Take the time to tinker with your finances

DON MACDONALD The Monteal Gazette Tuesday, January 02, 2007

I am not much of a believer in New Year's resolutions. Lord knows they've never worked for me. If you're like me, self-discipline and a commitment to change don't magically appear at the stroke of midnight on New Year's.

Still, the beginning of the new year is an ideal time to take a look at your finances and make at least a few low-pain changes that can pay huge dividends over time.

Here are 10 suggestions humbly offered to help improve your personal finances:

1. The dreaded post-Christmas Visa bill is making it's way to your mailbox. Isn't it time you stopped funding the banks' billion-dollar profits? A credit card with a running balance is a creeping financial disaster. You're paying up to 20 per cent in interest to the bank and even more for those outrageous department store cards. Crucially, those are after-tax dollars, which makes your effective interest rate much higher. For example, a Quebecer in the top tax bracket would have to earn $3,600 to pay $1,850 in annual interest on $10,000 of debt on a typical bank card, according to a calculation by Jonathan Bicher, an accountant at Nexia Friedman.

Getting rid of credit-card and line-of-credit balances provides an unbeatable, guaranteed return on investment.

2. For similar reasons, paying off your mortgage is likely your best investment after working off that consumer debt.

Retiring your mortgage early provides a guaranteed return with the added bonus that it's tax free.

3. Pride yourself on being a smart, frugal shopper. Dale Ennis, publisher of Canadian MoneySaver magazine, urges people to shop around for any item over $100.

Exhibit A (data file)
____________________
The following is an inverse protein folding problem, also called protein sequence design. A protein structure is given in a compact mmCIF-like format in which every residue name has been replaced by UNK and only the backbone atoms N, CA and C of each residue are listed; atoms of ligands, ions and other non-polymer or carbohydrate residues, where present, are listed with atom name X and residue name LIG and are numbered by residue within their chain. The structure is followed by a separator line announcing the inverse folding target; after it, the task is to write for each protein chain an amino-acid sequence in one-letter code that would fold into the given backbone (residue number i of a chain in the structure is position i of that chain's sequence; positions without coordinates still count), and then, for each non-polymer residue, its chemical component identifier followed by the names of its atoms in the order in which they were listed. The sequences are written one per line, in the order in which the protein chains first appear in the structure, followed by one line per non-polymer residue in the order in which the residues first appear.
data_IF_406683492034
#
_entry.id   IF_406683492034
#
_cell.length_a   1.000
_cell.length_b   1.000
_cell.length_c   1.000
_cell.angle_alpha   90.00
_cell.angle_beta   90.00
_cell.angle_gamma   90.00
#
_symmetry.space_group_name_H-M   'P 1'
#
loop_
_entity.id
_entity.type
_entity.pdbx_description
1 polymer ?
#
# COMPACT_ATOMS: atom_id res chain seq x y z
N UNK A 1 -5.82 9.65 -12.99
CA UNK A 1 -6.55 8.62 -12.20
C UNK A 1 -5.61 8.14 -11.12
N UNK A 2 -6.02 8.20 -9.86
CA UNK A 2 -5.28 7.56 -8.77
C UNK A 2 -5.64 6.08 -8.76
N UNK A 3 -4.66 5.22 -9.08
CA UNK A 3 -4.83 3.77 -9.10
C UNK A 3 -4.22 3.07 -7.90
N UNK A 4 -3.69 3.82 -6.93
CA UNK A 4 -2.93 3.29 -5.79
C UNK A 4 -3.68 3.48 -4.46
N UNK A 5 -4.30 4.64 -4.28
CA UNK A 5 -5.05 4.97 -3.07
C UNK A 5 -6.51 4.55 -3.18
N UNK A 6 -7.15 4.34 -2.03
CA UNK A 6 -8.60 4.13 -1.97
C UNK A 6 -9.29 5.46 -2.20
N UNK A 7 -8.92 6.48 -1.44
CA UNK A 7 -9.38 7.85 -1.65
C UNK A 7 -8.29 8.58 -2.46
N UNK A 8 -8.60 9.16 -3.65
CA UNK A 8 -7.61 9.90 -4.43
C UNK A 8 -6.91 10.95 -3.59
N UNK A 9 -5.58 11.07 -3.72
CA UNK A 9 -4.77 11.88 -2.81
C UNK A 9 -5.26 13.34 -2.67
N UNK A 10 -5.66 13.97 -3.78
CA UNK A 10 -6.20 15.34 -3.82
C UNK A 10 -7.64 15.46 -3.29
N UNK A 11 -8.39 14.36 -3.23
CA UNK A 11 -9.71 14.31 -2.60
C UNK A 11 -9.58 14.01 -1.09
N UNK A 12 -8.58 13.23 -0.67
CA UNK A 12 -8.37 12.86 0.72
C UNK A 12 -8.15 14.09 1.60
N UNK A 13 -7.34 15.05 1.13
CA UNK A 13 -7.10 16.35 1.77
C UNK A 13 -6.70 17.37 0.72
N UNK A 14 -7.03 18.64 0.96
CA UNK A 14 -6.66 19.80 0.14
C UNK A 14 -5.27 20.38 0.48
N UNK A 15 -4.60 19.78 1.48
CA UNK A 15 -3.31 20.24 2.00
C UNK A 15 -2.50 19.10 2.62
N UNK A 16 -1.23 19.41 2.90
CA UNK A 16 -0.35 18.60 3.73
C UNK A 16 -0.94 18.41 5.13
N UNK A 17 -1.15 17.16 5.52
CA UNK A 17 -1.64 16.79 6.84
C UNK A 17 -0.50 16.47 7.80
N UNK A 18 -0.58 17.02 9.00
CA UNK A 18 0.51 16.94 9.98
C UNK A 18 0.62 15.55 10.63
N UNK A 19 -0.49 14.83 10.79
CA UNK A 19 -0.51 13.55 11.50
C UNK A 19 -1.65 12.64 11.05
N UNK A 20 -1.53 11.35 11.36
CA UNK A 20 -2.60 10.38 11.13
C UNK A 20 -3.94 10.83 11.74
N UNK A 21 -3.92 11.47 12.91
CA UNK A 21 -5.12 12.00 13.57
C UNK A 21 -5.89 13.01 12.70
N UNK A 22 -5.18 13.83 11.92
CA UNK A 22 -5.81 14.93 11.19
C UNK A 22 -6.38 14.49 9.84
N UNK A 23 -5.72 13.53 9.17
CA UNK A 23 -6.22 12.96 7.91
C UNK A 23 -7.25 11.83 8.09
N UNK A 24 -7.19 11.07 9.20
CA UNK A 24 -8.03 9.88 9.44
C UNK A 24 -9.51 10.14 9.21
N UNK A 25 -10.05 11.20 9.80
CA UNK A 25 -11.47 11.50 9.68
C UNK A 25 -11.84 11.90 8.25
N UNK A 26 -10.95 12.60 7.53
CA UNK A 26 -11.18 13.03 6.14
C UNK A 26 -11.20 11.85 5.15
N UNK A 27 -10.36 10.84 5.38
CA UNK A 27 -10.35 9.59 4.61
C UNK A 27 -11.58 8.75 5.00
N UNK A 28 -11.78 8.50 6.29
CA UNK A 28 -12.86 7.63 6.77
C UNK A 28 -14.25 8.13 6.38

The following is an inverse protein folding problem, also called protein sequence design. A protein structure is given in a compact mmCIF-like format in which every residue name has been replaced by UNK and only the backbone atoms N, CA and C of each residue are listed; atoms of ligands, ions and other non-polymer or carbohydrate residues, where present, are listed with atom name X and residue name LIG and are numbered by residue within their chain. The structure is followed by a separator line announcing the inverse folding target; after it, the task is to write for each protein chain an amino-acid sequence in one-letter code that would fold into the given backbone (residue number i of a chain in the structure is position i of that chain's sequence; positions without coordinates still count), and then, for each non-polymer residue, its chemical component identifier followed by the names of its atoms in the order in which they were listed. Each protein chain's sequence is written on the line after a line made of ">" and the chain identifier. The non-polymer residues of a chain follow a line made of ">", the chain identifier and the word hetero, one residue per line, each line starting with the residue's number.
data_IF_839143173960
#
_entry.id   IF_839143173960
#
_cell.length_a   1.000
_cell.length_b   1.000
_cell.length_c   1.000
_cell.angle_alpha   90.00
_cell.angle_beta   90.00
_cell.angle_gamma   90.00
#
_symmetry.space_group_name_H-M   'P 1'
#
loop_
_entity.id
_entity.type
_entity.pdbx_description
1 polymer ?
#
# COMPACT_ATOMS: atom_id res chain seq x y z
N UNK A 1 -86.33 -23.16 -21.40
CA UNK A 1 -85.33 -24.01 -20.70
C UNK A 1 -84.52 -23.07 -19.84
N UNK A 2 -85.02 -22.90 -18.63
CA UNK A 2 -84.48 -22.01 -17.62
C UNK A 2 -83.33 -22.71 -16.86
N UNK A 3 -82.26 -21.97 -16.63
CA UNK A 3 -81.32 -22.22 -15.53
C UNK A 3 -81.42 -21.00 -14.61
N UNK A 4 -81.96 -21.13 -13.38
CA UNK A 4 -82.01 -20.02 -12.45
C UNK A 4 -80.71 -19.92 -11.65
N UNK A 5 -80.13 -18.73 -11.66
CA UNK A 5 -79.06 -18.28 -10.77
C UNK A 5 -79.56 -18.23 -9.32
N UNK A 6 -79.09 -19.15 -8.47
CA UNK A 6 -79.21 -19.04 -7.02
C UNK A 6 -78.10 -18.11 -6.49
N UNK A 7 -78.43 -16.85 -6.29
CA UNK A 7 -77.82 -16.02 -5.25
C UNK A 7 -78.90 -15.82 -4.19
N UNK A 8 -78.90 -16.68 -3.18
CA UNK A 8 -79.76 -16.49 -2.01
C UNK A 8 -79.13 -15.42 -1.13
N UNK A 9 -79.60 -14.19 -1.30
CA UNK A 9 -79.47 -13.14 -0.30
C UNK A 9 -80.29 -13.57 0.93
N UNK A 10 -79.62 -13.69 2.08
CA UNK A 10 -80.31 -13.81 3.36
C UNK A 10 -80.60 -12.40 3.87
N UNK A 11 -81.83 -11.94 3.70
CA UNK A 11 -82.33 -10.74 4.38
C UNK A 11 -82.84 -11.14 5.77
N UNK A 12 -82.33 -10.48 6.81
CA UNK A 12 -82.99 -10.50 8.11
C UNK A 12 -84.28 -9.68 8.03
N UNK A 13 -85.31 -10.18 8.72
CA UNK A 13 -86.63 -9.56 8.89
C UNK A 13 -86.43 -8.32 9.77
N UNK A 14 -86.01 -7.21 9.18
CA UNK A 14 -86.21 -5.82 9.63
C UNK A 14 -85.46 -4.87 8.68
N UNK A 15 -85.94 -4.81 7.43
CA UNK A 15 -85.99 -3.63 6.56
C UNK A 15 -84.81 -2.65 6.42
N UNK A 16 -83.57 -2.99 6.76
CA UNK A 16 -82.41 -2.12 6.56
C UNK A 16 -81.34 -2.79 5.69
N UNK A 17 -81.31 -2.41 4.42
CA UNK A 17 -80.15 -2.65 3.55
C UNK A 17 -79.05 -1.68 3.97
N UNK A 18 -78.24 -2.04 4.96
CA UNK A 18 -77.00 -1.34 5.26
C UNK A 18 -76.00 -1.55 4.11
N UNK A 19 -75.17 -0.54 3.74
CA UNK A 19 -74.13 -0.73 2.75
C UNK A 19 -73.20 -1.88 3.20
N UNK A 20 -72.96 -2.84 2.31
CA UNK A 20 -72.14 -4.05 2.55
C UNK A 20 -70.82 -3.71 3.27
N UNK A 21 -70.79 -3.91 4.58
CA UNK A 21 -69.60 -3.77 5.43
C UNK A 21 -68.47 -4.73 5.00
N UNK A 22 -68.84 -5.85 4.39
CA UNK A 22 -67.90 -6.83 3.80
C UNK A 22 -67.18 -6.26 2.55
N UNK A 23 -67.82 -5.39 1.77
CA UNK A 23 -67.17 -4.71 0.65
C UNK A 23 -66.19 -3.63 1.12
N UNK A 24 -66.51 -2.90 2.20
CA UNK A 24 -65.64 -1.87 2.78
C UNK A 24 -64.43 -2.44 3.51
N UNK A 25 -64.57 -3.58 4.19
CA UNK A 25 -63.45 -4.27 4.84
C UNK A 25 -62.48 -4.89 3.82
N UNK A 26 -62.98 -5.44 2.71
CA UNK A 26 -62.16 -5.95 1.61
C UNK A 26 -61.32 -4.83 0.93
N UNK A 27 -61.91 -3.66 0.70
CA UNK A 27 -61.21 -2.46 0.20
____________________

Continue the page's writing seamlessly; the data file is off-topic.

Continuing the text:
He had a new roof put on his house last year and followed his policy of getting three quotes. The difference between the high and low bid was 100 per cent. Get smart about the tricks retailers play to get money out of your pocket, such as putting attractive, high-priced prepared foods near where you enter a grocery store.

Buy in bulk when something you use regularly goes on sale.

And as much as you can bear it, brown-bag your lunch and make coffee at the office. The savings over a year are huge and, once again, are in after-tax dollars.

4. Once you've eliminated that nasty consumer debt, have a regular, automatic withdrawal taken from your bank account for saving and investing. It's called paying yourself first and it's the key to building a nest egg.

5. Take the time to educate yourself about the high cost and crummy performance of mutual funds. A study issued this year found Canada's mutual funds charge the highest fees in the world. A better choice is low-cost index funds or exchange-traded funds (ETFs). For details, explore this website: http://www.bylo.org.

6. Resolve to give up on trying to outsmart the market by jumping in and out of investments in an attempt to catch a rally or avoid a correction. It's a mug's game. And while you're at it, forget about chasing the latest hot fund or stock. The average U.S. stock investor earned only 3.9 per cent in the 20 years between 1986 and 2005, compared with 11.9 per cent delivered by the S&P 500 stock index, according to Dalbar Inc., a Boston research outfit. The difference can be explained, in large part, by self-defeating behaviours like market timing and hot-investment chasing.

7. Research indicates most people aren't psychologically well-equipped to buy and sell individual stocks. But if you do purchase stocks, stick to profitable, financially strong companies with a record of paying growing dividends. Canada's big banks are good examples. Avoid speculative, money-losing or heavily indebted companies. Say No to initial public offerings; research shows most end up as losers.

8. Know your returns. As I wrote last week, knowing your annual portfolio return is the key to understanding whether you're on track to achieving your financial goals or whether changes are needed.

Most investment firms don't provide this information on statements. They should.

Ask your adviser to calculate your portfolio's annual return or do it yourself. Visit this website: www.showmethereturn.com.

9. Beware of fraud. It's a cliche, but if it looks too good to be true, it probably is.

At The Gazette, we have spent a lot of time reporting over the last two years on the troubles of small investors who have collectively lost about $750 million on dicey investments.

Don't let yourself be victimized by a sales pitch.

Take care in choosing your investment adviser and insist on conservative, well-known investments.

If you're unsure, get a second opinion from an unbiased source such as a fee-only financial planner.

10. Give thanks often for all you have and be generous to those who are less fortunate.


© The Gazette (Montreal) 2007